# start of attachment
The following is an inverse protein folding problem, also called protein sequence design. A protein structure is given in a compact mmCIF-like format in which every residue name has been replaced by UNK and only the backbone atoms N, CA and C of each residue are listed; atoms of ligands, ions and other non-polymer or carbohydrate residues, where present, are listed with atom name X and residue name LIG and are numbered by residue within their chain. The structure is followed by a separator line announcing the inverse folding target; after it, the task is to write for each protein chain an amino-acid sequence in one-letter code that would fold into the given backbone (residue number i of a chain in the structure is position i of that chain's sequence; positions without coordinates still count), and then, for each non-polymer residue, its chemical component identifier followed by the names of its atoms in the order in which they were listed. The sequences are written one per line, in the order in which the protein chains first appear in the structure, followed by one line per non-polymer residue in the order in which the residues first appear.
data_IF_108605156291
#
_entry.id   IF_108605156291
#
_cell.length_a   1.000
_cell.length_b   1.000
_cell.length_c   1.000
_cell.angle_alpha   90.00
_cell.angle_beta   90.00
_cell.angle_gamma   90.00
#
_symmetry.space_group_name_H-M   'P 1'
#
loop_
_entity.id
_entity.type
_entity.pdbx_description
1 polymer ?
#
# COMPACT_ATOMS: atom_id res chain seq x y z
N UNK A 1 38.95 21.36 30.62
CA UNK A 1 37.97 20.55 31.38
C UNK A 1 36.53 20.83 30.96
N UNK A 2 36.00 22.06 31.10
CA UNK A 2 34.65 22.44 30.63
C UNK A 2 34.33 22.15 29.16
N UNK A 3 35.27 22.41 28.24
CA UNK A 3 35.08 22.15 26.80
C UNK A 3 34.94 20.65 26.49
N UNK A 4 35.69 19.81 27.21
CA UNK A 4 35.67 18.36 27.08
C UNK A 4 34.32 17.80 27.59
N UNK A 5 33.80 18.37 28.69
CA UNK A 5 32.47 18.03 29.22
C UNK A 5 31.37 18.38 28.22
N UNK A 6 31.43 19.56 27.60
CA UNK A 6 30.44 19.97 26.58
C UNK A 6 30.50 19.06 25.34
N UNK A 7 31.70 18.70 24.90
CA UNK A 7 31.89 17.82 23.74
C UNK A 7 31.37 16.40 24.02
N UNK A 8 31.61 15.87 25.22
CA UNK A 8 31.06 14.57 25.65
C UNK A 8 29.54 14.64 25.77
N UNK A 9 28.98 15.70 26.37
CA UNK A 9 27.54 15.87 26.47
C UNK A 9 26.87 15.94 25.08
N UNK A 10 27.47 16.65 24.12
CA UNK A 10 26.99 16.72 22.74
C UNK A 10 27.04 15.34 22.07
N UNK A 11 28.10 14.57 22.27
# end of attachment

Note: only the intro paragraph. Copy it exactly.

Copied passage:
The following is an inverse protein folding problem, also called protein sequence design. A protein structure is given in a compact mmCIF-like format in which every residue name has been replaced by UNK and only the backbone atoms N, CA and C of each residue are listed; atoms of ligands, ions and other non-polymer or carbohydrate residues, where present, are listed with atom name X and residue name LIG and are numbered by residue within their chain. The structure is followed by a separator line announcing the inverse folding target; after it, the task is to write for each protein chain an amino-acid sequence in one-letter code that would fold into the given backbone (residue number i of a chain in the structure is position i of that chain's sequence; positions without coordinates still count), and then, for each non-polymer residue, its chemical component identifier followed by the names of its atoms in the order in which they were listed. The sequences are written one per line, in the order in which the protein chains first appear in the structure, followed by one line per non-polymer residue in the order in which the residues first appear.